East Maui is dominated by the 10,000' volcano, Haleakala, the "House of the Sun." It is the younger of the two volcanoes that make up Maui and is considered dormant rather than extinct because it last erupted about 1790. The upper elevations are classic volcanic landscape, with the awesome moonscape of Haleakala Crater on the summit. While the southern slopes are arid, the eastern and northern sides are wet tropical rainforests. This is where you'll find the deep, remote valleys carpeted in lush vegetation and hundreds of spectacular waterfalls. On the eastern tip of Maui is Hana town, a popular destination for those who dare to drive the Hana Highway, which winds its way along the north shore. The north shore is a spectacular coastline with impenetrable rainforests, rugged sea cliffs, isolated beaches and even more waterfalls.
The West Maui Mountains are the older of the two volcanoes that make up Maui. What you see today are the heavily eroded remnants of what was a much larger volcano at one time. Millions of years of water erosion have carved the mountain down into a series of deep valleys and knife-edged ridges that circle around the entire west side. It is these deep valleys of the West Mauis that give Maui the nickname, The Valley Isle. The cloud shrouded summit receives nearly 500 inches of rain annually, resulting in hundreds of waterfalls that plummet down the vertical ridges and into rushing streams at the bottom of the deep valleys. Accessible only by helicopter, the remote uninhabited interior is one of the most stunning landscapes anywhere on Earth.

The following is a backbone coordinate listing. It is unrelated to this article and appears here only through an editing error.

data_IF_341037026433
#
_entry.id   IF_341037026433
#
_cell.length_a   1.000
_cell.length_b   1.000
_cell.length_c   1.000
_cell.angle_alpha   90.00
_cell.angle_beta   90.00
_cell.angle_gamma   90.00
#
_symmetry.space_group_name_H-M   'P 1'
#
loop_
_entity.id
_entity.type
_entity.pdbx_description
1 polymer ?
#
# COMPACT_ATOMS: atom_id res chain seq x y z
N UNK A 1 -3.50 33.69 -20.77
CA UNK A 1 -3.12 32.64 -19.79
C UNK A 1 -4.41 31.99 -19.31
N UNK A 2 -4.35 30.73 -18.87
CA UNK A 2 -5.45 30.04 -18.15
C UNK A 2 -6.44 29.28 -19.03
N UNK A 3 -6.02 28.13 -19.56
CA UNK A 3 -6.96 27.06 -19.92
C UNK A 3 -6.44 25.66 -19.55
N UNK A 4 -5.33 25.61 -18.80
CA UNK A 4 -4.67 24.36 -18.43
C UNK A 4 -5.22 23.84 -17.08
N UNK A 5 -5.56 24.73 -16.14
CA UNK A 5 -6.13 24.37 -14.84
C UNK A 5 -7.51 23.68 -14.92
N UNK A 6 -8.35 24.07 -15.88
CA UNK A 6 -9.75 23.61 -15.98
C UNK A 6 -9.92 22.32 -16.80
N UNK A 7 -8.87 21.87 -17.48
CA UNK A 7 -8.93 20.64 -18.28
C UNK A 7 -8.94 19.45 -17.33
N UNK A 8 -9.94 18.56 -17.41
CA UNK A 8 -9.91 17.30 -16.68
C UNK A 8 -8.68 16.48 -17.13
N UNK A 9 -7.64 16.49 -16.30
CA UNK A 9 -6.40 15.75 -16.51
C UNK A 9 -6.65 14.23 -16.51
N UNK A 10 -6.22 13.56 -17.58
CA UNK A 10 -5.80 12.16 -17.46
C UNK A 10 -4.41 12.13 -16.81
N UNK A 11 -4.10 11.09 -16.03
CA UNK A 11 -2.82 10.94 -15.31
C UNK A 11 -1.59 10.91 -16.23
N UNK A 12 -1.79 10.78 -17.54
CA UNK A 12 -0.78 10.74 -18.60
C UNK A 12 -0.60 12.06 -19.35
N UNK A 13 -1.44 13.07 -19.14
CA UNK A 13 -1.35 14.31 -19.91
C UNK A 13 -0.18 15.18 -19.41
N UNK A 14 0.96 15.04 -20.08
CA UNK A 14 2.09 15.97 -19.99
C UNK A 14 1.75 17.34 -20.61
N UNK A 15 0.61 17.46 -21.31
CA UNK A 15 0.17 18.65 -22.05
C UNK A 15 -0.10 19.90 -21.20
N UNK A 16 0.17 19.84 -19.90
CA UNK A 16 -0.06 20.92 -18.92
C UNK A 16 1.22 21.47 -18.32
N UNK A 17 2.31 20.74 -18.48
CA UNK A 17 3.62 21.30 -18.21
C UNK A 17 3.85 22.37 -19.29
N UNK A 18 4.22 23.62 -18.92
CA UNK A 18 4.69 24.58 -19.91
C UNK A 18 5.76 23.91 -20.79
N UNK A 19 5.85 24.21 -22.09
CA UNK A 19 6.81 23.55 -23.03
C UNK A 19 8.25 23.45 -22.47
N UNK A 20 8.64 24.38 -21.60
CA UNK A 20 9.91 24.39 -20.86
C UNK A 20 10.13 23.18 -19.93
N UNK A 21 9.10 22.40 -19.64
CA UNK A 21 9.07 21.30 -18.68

Molokai lies only 9 miles across the Pailolo channel from Maui but is a very different island and culture. With a small population of about 7000 and a quiet relaxed pace, it is one of the best kept secrets in Hawaii. For helicopter touring, the focus is on the remote northeastern coast. Vertical sea cliffs - considered to be the tallest in the world - rise thousands of feet above isolated beaches, with inaccessible valleys penetrating deep into the old volcanic mountain. When it has been raining heavily, hundreds of waterfalls cascade down the sea cliffs and valley walls. And all this coastline is completely isolated - no roads, no trails, totally inaccessible except by helicopter. Most people who live on Molokai have never seen this remote landscape.